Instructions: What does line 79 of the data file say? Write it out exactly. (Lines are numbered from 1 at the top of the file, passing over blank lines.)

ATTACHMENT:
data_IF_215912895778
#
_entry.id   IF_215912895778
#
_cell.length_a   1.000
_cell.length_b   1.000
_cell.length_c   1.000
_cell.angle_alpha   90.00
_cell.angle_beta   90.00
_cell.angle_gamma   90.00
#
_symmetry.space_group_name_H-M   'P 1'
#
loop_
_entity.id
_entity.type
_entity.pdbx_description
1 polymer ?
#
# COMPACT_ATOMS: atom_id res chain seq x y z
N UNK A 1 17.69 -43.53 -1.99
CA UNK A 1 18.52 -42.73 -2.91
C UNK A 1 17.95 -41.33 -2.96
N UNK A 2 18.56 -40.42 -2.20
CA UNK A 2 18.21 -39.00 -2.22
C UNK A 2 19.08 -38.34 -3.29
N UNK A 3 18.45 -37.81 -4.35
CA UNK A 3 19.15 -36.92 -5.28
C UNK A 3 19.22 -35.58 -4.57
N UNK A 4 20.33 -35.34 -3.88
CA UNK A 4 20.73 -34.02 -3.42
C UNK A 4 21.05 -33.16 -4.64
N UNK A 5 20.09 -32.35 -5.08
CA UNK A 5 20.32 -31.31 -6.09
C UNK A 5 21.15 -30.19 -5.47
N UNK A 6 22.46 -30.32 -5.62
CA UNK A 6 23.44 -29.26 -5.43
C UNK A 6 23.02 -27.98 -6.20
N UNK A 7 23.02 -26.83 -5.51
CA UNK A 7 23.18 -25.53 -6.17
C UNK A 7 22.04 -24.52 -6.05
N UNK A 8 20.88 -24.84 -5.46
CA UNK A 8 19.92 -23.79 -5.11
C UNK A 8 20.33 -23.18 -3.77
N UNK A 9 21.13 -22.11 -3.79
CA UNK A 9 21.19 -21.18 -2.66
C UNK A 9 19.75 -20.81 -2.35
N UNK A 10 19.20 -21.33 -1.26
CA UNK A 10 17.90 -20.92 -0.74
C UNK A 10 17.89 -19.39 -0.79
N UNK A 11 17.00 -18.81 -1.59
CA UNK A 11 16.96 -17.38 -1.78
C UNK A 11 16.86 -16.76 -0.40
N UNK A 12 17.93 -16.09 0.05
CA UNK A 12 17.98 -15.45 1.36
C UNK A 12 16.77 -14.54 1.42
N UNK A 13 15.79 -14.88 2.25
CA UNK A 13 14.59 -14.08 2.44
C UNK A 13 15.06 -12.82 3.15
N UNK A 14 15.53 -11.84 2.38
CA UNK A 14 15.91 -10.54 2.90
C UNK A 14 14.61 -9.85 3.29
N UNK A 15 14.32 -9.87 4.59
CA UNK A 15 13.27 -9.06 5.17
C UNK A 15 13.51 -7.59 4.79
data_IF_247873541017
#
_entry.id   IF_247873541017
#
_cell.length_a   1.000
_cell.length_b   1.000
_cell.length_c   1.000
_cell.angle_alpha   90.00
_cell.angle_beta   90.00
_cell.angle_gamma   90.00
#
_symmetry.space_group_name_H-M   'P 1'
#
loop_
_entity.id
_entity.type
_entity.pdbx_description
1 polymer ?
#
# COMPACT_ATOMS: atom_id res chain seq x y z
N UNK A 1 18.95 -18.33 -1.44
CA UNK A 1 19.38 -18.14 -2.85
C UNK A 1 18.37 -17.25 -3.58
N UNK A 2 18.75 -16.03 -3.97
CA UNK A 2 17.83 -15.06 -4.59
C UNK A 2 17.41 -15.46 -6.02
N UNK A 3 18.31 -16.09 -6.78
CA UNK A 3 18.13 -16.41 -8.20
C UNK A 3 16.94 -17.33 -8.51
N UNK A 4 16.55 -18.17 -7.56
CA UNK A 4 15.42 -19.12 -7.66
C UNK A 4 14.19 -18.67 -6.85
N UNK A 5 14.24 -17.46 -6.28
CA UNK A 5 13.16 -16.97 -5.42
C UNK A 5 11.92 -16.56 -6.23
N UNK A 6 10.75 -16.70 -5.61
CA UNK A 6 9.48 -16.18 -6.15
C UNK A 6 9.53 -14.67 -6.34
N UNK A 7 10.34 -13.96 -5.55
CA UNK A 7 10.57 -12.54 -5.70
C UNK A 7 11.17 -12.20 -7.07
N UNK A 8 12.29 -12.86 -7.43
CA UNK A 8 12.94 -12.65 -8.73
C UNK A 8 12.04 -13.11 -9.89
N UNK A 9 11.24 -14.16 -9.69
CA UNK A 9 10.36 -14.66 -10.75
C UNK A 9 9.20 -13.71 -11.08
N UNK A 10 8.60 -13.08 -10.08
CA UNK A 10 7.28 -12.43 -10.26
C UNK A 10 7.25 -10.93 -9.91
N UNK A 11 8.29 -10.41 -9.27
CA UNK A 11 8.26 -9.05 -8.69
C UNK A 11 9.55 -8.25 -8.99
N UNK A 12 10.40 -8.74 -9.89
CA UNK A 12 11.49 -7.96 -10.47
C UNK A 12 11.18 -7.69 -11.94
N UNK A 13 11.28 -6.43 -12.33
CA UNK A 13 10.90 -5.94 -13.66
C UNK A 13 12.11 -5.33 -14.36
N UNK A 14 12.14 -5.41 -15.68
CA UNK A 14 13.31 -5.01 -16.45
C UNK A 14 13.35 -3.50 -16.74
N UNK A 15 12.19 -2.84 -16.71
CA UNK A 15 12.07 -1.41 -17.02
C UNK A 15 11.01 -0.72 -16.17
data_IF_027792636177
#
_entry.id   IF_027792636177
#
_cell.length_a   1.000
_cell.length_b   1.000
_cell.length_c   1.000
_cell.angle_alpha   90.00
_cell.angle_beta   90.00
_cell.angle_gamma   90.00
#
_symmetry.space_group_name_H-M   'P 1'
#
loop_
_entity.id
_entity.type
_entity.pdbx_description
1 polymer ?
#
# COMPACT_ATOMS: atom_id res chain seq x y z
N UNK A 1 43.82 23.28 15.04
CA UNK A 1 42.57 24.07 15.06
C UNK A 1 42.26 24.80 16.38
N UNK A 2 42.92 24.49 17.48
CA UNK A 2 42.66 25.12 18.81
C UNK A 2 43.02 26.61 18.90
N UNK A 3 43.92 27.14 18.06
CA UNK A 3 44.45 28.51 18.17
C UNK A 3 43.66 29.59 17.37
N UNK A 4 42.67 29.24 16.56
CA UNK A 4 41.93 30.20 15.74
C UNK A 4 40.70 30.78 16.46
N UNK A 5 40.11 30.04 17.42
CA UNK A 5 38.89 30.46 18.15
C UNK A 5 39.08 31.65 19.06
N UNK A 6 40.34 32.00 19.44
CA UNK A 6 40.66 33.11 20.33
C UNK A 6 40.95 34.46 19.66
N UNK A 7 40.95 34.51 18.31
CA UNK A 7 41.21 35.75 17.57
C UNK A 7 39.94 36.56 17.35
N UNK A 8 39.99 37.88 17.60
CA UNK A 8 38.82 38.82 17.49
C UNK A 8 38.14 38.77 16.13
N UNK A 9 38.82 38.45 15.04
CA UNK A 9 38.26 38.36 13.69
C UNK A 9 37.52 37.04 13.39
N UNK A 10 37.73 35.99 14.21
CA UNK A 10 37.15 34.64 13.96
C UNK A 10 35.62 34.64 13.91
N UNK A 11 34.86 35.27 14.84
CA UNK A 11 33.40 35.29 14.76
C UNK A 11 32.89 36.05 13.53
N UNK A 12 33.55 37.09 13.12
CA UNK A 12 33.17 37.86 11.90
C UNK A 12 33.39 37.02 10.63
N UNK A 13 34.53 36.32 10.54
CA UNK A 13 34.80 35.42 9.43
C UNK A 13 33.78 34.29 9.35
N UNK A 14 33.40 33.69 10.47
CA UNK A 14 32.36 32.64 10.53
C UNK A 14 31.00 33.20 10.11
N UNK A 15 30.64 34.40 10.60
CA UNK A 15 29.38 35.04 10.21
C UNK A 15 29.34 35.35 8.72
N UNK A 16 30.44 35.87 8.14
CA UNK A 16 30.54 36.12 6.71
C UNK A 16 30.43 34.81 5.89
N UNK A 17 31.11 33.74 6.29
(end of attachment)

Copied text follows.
loop_